|Day's range||7,475.49 - 7,546.65|
|52-week range||6,536.50 - 7,790.20|
It’s a big week ahead for the markets. Earnings, economic data, Iran, trade war chatter, and the ECB are all in focus.
The FTSE 100 (INDEXFTSE:UKX) could offer an increasingly impressive income return when compared to a Cash ISA in my opinion.
Investing in FTSE 100 (INDEXFTSE:UKX) stocks could be a better move than buy-to-let investments in my opinion.
I think the FTSE 250 (INDEXFTSE:MCX) offers better growth potential than the FTSE 100 (INDEXFTSE:UKX).
The major U.S. stock indexes are expected to open higher based on the pre-market futures trade, however, the markets are retreating from early highs. Buyers came in early, following through to the upside after Thursday’s late rally, but gains were dampened after a New York Fed spokesperson downplayed the chances of an aggressive rate cut.
Global stocks rose on Friday as investors firmed up bets on a U.S. interest rate cut at the end of July after a speech by a top Federal Reserve official further cemented expectations for one, fuelling appetite for risky assets and capping the dollar. European shares opened higher across the board, with the pan-European STOXX 600 index gaining 0.7% in early trade. Comments by New York Fed President John Williams on Thursday made it virtually certain, in the markets' view, that the Fed would cut interest rates by at least 25 basis points at its July 30-31 policy meeting and also revived expectations of an even deeper 50 bps reduction.
London's FTSE 100 ended higher on Friday as bolstered hopes of a U.S. interest rate cut stoked risk appetite, though the index's advances were reined in after political turmoil in Italy triggered a broad sell-off in bank stocks. The blue-chip index ended up 0.2%, after climbing as much as 0.7%.
The blue-chip index ended up 0.2%, after climbing as much as 0.7%. The mid-cap FTSE 250 rose 0.4%, as Acacia Mining soared after agreeing to an increased buyout offer from Barrick Gold. Acacia surged more than 19% to 222.6 pence on its best day ever after Barrick , its largest shareholder, agreed to buy out the remaining shares in the company it does not already own at an implied value of 232 pence a share.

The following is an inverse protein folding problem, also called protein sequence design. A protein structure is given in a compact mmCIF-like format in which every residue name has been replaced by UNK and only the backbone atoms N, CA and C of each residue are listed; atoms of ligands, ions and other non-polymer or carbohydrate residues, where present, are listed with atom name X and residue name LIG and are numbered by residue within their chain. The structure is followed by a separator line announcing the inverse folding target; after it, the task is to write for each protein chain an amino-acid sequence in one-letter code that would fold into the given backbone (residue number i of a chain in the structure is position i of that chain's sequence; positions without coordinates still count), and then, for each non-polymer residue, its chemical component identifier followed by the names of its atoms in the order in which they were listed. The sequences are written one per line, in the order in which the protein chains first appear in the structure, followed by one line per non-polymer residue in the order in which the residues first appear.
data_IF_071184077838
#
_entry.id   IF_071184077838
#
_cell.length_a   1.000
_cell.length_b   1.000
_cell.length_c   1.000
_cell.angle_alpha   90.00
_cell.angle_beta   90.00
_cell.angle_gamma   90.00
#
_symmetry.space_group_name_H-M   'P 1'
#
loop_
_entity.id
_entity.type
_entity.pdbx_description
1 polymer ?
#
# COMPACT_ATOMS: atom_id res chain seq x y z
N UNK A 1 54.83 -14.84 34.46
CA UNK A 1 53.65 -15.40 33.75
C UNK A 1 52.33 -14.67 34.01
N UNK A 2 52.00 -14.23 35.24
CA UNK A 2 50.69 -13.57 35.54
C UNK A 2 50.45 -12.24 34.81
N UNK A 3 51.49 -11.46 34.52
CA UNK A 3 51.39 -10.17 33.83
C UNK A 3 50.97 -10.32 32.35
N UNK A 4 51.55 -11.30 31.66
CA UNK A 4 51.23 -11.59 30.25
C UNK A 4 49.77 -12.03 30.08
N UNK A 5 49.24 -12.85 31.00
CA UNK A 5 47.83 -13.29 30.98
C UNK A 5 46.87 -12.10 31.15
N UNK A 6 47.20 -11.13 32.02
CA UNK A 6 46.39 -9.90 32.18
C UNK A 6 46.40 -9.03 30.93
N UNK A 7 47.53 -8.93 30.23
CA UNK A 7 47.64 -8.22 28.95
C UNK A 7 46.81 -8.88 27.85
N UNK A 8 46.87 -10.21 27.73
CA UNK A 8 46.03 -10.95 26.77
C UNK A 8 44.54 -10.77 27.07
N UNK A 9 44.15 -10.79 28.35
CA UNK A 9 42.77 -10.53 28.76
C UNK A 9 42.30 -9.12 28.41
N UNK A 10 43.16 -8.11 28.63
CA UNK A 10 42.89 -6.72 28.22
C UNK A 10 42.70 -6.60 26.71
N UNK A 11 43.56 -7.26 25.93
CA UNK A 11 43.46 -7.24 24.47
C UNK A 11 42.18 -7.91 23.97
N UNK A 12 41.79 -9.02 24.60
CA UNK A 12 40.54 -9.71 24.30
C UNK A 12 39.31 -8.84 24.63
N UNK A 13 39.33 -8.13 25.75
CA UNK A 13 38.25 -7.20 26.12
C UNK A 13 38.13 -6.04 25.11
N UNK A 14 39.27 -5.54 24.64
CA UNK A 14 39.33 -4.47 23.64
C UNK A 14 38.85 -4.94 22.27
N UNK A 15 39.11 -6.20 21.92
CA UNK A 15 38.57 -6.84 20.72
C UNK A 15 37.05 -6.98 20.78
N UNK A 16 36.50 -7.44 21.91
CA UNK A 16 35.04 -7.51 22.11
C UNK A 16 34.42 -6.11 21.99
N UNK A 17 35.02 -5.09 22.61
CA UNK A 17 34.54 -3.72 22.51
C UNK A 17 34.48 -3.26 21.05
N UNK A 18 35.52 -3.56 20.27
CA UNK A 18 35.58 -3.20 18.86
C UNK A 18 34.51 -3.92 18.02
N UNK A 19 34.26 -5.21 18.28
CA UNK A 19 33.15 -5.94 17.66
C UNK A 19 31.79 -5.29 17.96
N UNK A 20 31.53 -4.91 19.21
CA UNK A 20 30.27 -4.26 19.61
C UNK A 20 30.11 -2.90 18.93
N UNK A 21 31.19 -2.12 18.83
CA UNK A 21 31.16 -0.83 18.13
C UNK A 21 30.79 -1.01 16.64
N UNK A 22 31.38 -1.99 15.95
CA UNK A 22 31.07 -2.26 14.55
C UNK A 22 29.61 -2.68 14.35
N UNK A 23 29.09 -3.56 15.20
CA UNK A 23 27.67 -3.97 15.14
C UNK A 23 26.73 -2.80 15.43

European stocks were flat on Friday afternoon as market players awaited news on whether the U.S. Federal Reserve will cut interest rates this month.
Italy outperforms * Report ECB considering revamp of inflation goals boosts stocks but results still weigh * Wall Street dips as trade worries, Netflix weigh * Weak Japan export data, report of stalled Huawei progress and weak earnings dent sentiment * SAP sinks after below-consensus results, drags software stocks with it * Novartis hits record high after results Welcome to the home for real-time coverage of European equity markets brought to you by Reuters stocks reporters and anchored today by Josephine Mason.
Britain's FTSE 100 followed other major stock markets lower on Thursday as initial batches of corporate earnings jangled nerves over global growth, while losses for London's mid-cap index were capped by a buyout of pub operator Ei Group. All but two of the blue-chip index's sectors ended in the red as it shed 0.5% - its biggest intraday fall in nearly two weeks, while the mid-cap FTSE 250 lost 0.4%.
All but two of the blue-chip index's sectors ended in the red as it shed 0.5% - its biggest intraday fall in nearly two weeks, while the mid-cap FTSE 250 lost 0.4%. Bright spots on the index were tobacco giants British American Tobacco and Imperial Brands after U.S. peer Philip Morris reported its sixth consecutive quarter of profit beat.
Power company SSE Plc on Thursday reported a 1.2% dip in customer accounts and stuck to its full-year targets despite seeing a dip in the volume of renewable energy delivered in its first quarter compared to previous expectations. SSE, one of Britain's big six energy suppliers, said total energy customer accounts fell to 5.71 million as of June 30 from 5.78 million at the end of March.
European stocks pared early losses on Thursday afternoon, as investors digested fresh corporate results and kept an eye on global trade developments.
The FTSE 100 index tumbled on Wednesday amid sharp falls in oil majors as investors priced in an overnight slide in crude to one-week lows, while downbeat trading updates knocked chemicals group Johnson Matthey and miner Fresnillo. Shell and BP slipped 1.5% and 2.9% respectively, and were the biggest drags on the blue-chip index, pulling the FTSE 100 0.6% lower even as global oil prices recovered some ground.
Shell and BP slipped 1.5% and 2.9% respectively, and were the biggest drags on the blue-chip index, pulling the FTSE 100 0.6% lower even as global oil prices recovered some ground. Johnson Matthey skidded 5.4% - its biggest one-day fall in nearly four years - to the bottom of the main index after it said profit at its Clean Air business, which provides the lion's share of its earnings, would fall this year. Fresnillo also slid 2.8% after it cut its annual production targets, citing lower-than-expected ore grades and construction delays at a gold mine in Mexico.
European stocks turned negative Wednesday afternoon as trade concerns continue to weigh on global markets while earnings season gathers pace.